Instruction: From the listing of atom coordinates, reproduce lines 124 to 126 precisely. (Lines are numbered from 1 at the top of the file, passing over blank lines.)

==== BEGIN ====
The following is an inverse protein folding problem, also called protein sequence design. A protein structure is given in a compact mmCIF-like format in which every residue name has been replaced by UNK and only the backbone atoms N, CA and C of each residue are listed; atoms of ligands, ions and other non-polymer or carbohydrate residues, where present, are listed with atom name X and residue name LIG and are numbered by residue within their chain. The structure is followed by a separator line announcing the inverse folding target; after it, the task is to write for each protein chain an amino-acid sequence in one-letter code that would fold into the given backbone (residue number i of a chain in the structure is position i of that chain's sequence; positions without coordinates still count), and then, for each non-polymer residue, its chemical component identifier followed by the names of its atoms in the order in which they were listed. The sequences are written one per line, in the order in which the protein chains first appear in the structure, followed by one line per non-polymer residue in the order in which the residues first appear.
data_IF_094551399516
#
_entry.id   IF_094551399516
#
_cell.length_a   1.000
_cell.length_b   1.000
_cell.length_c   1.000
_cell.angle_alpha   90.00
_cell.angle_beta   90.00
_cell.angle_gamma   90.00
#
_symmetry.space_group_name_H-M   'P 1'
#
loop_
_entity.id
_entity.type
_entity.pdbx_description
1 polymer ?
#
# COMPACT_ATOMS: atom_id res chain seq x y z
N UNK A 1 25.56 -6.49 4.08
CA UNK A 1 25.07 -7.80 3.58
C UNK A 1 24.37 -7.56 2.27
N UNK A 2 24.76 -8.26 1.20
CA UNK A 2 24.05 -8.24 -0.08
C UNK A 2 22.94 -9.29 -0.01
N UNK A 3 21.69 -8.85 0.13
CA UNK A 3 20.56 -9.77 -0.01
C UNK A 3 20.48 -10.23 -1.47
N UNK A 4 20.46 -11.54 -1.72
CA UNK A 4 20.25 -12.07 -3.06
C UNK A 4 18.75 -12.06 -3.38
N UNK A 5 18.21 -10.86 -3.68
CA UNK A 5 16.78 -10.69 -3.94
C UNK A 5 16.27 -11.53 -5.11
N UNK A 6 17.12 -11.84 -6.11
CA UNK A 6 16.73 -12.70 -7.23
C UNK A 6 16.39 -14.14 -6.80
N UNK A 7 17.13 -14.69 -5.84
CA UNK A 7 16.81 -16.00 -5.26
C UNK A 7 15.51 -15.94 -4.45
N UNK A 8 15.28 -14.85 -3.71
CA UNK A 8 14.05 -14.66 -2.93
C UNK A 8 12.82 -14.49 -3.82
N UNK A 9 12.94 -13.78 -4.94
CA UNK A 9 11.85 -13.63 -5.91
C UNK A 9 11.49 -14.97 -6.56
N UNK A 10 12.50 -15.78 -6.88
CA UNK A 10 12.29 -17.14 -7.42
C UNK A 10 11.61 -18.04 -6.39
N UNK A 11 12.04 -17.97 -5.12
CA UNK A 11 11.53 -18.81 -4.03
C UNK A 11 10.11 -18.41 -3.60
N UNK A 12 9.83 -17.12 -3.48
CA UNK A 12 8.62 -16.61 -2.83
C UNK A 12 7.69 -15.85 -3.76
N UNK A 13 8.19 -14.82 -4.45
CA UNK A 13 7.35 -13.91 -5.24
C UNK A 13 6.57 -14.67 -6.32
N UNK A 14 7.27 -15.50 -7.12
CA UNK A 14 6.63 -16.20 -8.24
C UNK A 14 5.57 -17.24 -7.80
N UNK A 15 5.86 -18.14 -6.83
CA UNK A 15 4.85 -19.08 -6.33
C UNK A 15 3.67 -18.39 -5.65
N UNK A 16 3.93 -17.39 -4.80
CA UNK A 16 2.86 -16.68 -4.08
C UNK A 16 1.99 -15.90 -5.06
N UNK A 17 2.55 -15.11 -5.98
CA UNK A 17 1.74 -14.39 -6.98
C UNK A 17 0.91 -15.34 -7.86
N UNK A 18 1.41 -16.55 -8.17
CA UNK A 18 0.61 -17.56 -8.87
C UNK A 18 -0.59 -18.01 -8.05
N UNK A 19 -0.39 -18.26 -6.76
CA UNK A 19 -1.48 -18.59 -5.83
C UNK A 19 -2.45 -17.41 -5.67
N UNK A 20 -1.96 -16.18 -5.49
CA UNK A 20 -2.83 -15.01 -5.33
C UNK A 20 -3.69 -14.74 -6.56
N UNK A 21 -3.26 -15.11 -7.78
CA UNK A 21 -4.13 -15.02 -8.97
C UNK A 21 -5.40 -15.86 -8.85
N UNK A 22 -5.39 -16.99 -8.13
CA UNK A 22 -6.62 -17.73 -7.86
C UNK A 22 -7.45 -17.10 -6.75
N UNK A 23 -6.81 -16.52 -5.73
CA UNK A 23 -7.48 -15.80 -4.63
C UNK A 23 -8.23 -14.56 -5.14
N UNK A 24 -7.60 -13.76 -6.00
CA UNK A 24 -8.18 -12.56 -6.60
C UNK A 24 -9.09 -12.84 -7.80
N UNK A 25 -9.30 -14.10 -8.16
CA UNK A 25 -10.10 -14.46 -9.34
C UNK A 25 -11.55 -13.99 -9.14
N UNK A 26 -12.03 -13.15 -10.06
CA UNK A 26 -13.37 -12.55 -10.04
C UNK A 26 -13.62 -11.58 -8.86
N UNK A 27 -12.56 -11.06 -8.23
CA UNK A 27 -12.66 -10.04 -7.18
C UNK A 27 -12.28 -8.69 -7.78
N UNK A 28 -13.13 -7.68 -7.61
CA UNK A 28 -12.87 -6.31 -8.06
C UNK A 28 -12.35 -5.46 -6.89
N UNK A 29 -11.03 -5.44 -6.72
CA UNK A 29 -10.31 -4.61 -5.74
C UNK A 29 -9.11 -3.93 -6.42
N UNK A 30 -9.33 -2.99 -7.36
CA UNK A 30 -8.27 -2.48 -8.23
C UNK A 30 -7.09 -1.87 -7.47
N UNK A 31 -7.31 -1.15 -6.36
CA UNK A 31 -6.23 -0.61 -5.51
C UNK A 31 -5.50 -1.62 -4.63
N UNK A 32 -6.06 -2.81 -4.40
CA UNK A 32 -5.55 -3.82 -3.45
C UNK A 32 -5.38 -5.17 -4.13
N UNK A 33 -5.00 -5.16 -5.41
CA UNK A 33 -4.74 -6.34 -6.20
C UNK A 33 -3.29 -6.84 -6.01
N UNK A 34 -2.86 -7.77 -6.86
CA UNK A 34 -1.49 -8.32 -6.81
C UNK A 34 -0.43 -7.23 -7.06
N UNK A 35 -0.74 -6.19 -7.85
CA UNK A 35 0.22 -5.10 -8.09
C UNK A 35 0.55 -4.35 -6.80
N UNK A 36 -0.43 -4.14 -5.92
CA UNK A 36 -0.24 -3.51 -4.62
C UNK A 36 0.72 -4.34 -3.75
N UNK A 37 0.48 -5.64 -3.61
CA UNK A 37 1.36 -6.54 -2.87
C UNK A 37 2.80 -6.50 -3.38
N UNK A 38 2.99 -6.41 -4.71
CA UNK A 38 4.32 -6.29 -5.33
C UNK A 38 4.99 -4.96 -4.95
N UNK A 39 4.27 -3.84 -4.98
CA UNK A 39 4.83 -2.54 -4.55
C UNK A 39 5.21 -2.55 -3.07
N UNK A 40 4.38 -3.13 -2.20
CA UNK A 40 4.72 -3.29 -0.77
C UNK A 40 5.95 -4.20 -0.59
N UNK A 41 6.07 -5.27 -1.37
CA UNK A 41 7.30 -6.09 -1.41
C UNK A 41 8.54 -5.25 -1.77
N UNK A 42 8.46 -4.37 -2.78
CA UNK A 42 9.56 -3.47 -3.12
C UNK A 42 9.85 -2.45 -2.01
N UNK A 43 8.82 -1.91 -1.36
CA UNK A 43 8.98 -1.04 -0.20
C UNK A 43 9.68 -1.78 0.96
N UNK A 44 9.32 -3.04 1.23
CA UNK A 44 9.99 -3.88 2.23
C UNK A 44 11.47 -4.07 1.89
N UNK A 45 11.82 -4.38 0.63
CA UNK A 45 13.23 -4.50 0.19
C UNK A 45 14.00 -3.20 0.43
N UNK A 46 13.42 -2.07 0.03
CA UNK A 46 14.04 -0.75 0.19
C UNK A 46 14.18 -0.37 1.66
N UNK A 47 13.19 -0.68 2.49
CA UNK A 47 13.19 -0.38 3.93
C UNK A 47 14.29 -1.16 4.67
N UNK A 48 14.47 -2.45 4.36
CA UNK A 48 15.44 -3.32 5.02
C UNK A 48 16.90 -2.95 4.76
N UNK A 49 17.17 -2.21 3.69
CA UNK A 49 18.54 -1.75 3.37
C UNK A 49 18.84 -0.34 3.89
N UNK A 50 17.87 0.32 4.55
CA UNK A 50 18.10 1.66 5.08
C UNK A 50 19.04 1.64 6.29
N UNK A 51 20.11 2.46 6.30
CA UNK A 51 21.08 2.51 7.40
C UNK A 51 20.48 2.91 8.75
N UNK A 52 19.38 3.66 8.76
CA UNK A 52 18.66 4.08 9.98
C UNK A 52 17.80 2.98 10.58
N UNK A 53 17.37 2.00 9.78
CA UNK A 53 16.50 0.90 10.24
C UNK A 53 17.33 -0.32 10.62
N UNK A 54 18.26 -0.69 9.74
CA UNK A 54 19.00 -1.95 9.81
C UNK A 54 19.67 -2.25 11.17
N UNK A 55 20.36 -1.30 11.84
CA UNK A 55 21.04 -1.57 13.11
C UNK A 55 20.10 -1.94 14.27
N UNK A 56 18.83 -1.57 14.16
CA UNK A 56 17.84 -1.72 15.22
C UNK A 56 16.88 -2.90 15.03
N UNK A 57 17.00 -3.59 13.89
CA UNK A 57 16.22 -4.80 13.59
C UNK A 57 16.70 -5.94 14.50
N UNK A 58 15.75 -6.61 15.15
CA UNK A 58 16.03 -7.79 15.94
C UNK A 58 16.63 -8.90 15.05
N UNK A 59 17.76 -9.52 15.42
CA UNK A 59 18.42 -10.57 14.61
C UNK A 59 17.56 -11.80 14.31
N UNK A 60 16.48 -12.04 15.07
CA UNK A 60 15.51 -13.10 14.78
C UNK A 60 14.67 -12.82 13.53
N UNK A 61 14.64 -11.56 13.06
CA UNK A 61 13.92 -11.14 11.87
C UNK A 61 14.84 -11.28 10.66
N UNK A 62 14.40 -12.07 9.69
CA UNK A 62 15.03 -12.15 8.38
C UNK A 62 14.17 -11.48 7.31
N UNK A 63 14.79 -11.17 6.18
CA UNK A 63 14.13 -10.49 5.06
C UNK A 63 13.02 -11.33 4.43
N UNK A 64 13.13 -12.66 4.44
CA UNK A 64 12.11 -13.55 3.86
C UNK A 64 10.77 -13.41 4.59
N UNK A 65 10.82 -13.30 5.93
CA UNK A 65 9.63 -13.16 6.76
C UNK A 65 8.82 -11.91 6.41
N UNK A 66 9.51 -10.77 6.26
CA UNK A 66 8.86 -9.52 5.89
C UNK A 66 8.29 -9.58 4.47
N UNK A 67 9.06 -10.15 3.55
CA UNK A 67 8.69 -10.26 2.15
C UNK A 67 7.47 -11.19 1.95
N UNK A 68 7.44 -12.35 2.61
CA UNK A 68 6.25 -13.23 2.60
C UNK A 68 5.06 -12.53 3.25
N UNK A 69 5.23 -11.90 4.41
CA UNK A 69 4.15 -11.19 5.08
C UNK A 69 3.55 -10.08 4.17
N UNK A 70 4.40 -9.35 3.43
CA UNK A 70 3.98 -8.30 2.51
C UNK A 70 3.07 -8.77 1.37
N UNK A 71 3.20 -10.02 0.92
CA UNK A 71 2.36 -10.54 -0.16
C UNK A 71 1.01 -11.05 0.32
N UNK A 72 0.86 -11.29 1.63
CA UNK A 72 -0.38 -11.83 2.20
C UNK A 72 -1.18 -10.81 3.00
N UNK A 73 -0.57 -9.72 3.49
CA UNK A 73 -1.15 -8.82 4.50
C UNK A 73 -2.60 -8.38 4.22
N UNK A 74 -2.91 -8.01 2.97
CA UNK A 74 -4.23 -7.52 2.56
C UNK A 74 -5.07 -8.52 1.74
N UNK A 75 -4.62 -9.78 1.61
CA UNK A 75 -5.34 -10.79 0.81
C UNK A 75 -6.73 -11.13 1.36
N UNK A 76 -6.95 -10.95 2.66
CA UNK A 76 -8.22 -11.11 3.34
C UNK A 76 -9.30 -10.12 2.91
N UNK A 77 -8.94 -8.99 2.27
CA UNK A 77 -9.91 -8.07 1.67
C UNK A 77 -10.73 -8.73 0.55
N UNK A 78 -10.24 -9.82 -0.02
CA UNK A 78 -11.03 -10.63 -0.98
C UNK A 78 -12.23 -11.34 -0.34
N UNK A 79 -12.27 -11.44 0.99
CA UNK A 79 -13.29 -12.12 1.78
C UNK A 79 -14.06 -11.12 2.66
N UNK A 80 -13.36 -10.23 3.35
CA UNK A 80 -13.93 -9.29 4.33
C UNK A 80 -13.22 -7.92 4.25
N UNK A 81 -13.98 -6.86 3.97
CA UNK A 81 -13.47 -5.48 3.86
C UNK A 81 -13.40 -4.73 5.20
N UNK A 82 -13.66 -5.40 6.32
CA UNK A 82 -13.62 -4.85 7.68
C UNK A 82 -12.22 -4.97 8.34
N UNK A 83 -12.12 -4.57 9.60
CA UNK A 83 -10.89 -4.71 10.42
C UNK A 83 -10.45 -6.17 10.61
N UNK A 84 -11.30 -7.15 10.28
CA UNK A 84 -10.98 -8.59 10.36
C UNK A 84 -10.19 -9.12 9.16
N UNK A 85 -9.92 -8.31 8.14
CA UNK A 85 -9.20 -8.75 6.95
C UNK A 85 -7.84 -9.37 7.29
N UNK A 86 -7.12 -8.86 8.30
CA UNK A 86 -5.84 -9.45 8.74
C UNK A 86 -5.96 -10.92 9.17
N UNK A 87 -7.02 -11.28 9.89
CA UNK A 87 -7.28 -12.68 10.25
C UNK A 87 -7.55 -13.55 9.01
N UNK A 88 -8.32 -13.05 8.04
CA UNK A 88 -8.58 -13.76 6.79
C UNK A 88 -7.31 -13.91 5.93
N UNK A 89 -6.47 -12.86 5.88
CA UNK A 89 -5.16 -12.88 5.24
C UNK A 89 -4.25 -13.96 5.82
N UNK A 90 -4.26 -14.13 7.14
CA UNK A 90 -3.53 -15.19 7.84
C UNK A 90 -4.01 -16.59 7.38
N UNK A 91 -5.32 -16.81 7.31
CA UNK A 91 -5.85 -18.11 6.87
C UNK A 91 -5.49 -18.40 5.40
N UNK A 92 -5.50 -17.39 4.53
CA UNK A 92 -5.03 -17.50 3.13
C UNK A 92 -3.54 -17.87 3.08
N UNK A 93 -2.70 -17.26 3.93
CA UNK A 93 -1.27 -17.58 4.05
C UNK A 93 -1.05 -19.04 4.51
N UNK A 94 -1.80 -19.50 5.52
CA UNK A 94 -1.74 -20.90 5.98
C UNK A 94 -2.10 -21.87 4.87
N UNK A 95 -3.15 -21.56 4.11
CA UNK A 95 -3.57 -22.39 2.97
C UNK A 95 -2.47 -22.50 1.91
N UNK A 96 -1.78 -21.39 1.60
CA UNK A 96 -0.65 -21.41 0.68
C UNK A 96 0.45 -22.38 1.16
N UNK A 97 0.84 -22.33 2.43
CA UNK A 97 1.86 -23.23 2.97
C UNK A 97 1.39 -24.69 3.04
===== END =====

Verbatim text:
N UNK A 35 -0.74 -6.19 -7.85
CA UNK A 35 0.22 -5.10 -8.09
C UNK A 35 0.55 -4.35 -6.80